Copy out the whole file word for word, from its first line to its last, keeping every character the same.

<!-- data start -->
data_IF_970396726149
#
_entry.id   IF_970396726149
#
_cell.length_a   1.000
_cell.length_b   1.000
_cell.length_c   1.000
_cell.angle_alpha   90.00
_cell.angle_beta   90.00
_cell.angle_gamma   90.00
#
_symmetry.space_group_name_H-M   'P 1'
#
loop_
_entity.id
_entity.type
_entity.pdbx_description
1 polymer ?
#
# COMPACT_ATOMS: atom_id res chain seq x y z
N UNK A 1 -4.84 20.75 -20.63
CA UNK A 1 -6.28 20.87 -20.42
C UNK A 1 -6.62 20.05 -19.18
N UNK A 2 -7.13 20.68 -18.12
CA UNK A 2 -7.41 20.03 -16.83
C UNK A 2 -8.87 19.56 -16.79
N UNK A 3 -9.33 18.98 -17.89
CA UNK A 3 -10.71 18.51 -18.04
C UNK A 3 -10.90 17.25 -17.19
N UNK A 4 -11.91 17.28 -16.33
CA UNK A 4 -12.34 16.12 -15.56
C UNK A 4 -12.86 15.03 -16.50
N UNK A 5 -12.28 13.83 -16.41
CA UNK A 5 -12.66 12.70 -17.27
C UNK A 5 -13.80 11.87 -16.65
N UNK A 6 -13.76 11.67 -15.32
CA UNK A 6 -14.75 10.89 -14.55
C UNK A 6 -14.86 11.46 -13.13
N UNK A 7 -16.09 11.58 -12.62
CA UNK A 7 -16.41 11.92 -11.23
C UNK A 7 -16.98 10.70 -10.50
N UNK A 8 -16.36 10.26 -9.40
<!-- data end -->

data_IF_970396726149
#
_entry.id   IF_970396726149
#
_cell.length_a   1.000
_cell.length_b   1.000
_cell.length_c   1.000
_cell.angle_alpha   90.00
_cell.angle_beta   90.00
_cell.angle_gamma   90.00
#
_symmetry.space_group_name_H-M   'P 1'
#
loop_
_entity.id
_entity.type
_entity.pdbx_description
1 polymer ?
#
# COMPACT_ATOMS: atom_id res chain seq x y z
N UNK A 1 -4.84 20.75 -20.63
CA UNK A 1 -6.28 20.87 -20.42
C UNK A 1 -6.62 20.05 -19.18
N UNK A 2 -7.13 20.68 -18.12
CA UNK A 2 -7.41 20.03 -16.83
C UNK A 2 -8.87 19.56 -16.79
N UNK A 3 -9.33 18.98 -17.89
CA UNK A 3 -10.71 18.51 -18.04
C UNK A 3 -10.90 17.25 -17.19
N UNK A 4 -11.91 17.28 -16.33
CA UNK A 4 -12.34 16.12 -15.56
C UNK A 4 -12.86 15.03 -16.50
N UNK A 5 -12.28 13.83 -16.41
CA UNK A 5 -12.66 12.70 -17.27
C UNK A 5 -13.80 11.87 -16.65
N UNK A 6 -13.76 11.67 -15.32
CA UNK A 6 -14.75 10.89 -14.55
C UNK A 6 -14.86 11.46 -13.13
N UNK A 7 -16.09 11.58 -12.62
CA UNK A 7 -16.41 11.92 -11.23
C UNK A 7 -16.98 10.70 -10.50
N UNK A 8 -16.36 10.26 -9.40